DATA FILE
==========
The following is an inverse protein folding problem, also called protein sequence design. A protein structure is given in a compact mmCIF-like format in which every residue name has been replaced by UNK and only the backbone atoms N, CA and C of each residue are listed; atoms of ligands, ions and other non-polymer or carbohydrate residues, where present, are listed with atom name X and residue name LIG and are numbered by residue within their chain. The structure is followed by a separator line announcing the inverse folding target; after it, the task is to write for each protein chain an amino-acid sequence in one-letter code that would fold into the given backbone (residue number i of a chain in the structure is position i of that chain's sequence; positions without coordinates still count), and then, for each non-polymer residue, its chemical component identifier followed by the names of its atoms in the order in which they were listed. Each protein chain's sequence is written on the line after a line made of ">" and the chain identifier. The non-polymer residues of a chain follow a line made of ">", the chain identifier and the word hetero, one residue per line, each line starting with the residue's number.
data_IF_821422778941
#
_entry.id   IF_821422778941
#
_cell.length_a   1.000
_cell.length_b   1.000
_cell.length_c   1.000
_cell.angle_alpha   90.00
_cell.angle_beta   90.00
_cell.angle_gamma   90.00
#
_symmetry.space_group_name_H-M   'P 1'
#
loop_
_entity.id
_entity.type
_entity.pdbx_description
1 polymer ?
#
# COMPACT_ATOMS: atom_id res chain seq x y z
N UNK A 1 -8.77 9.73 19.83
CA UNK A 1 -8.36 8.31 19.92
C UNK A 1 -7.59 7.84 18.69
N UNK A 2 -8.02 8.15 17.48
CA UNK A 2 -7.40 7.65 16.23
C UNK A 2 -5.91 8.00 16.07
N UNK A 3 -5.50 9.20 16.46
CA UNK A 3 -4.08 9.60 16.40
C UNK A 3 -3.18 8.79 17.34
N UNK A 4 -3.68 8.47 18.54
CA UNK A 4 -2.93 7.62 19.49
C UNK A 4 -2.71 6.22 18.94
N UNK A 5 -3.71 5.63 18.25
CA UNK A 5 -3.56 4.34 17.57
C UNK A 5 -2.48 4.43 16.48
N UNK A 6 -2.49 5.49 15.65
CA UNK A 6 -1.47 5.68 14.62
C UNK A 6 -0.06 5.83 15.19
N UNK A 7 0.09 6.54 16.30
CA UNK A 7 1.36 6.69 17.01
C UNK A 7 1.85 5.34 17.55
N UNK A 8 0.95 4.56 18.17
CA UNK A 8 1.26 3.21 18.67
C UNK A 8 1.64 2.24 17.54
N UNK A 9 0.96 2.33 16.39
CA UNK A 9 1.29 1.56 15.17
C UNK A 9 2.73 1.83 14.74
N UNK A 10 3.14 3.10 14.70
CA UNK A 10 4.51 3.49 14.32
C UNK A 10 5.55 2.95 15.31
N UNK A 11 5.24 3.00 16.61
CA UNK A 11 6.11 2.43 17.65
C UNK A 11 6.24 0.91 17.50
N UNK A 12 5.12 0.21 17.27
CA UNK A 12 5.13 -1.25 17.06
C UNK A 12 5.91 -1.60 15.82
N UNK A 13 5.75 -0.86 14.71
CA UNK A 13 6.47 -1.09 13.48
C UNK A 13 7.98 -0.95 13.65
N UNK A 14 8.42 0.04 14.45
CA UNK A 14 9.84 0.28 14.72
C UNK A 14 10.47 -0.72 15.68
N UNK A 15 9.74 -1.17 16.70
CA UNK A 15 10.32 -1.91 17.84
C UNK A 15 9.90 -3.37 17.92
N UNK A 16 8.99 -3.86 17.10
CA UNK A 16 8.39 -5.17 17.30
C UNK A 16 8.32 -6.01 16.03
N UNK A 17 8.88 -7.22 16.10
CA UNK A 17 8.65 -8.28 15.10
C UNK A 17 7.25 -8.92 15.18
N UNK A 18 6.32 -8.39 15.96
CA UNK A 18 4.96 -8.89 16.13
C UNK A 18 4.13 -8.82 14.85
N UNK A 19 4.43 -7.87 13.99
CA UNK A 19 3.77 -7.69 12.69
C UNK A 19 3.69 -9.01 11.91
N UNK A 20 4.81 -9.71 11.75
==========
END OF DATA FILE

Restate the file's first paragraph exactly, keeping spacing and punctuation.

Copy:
The following is an inverse protein folding problem, also called protein sequence design. A protein structure is given in a compact mmCIF-like format in which every residue name has been replaced by UNK and only the backbone atoms N, CA and C of each residue are listed; atoms of ligands, ions and other non-polymer or carbohydrate residues, where present, are listed with atom name X and residue name LIG and are numbered by residue within their chain. The structure is followed by a separator line announcing the inverse folding target; after it, the task is to write for each protein chain an amino-acid sequence in one-letter code that would fold into the given backbone (residue number i of a chain in the structure is position i of that chain's sequence; positions without coordinates still count), and then, for each non-polymer residue, its chemical component identifier followed by the names of its atoms in the order in which they were listed. Each protein chain's sequence is written on the line after a line made of ">" and the chain identifier. The non-polymer residues of a chain follow a line made of ">", the chain identifier and the word hetero, one residue per line, each line starting with the residue's number.